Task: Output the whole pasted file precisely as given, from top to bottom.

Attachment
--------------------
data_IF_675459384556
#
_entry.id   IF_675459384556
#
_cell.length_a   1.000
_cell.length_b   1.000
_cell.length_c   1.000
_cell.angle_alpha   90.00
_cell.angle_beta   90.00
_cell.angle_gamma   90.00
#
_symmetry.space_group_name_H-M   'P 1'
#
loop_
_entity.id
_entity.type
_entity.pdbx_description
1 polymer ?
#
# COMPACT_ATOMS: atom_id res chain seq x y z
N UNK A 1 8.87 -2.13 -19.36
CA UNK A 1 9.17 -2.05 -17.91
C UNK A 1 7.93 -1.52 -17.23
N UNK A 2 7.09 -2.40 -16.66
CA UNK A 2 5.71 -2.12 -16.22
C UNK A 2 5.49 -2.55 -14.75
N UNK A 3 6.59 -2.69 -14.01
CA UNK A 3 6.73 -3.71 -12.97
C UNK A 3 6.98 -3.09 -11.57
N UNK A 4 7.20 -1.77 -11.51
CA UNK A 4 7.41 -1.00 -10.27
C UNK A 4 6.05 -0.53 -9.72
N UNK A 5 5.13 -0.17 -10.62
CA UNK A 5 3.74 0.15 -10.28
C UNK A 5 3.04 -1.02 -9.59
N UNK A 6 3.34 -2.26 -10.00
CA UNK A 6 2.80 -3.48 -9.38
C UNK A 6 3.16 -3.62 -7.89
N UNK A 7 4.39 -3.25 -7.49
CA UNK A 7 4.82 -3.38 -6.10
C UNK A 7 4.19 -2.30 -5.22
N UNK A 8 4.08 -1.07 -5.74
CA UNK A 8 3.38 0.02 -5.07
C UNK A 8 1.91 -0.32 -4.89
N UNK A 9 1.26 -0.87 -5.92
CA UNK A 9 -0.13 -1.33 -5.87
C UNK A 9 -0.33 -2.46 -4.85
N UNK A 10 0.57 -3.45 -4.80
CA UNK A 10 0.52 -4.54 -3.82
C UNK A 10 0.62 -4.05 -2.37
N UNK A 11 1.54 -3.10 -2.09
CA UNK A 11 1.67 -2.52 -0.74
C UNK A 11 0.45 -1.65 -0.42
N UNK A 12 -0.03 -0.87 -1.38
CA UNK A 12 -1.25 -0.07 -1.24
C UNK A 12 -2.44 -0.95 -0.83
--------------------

data_IF_675459384556
#
_entry.id   IF_675459384556
#
_cell.length_a   1.000
_cell.length_b   1.000
_cell.length_c   1.000
_cell.angle_alpha   90.00
_cell.angle_beta   90.00
_cell.angle_gamma   90.00
#
_symmetry.space_group_name_H-M   'P 1'
#
loop_
_entity.id
_entity.type
_entity.pdbx_description
1 polymer ?
#
# COMPACT_ATOMS: atom_id res chain seq x y z
N UNK A 1 8.87 -2.13 -19.36
CA UNK A 1 9.17 -2.05 -17.91
C UNK A 1 7.93 -1.52 -17.23
N UNK A 2 7.09 -2.40 -16.66
CA UNK A 2 5.71 -2.12 -16.22
C UNK A 2 5.49 -2.55 -14.75
N UNK A 3 6.59 -2.69 -14.01
CA UNK A 3 6.73 -3.71 -12.97
C UNK A 3 6.98 -3.09 -11.57
N UNK A 4 7.20 -1.77 -11.51
CA UNK A 4 7.41 -1.00 -10.27
C UNK A 4 6.05 -0.53 -9.72
N UNK A 5 5.13 -0.17 -10.62
CA UNK A 5 3.74 0.15 -10.28
C UNK A 5 3.04 -1.02 -9.59
N UNK A 6 3.34 -2.26 -10.00
CA UNK A 6 2.80 -3.48 -9.38
C UNK A 6 3.16 -3.62 -7.89
N UNK A 7 4.39 -3.25 -7.49
CA UNK A 7 4.82 -3.38 -6.10
C UNK A 7 4.19 -2.30 -5.22
N UNK A 8 4.08 -1.07 -5.74
CA UNK A 8 3.38 0.02 -5.07
C UNK A 8 1.91 -0.32 -4.89
N UNK A 9 1.26 -0.87 -5.92
CA UNK A 9 -0.13 -1.33 -5.87
C UNK A 9 -0.33 -2.46 -4.85
N UNK A 10 0.57 -3.45 -4.80
CA UNK A 10 0.52 -4.54 -3.82
C UNK A 10 0.62 -4.05 -2.37
N UNK A 11 1.54 -3.10 -2.09
CA UNK A 11 1.67 -2.52 -0.74
C UNK A 11 0.45 -1.65 -0.42
N UNK A 12 -0.03 -0.87 -1.38
CA UNK A 12 -1.25 -0.07 -1.24
C UNK A 12 -2.44 -0.95 -0.83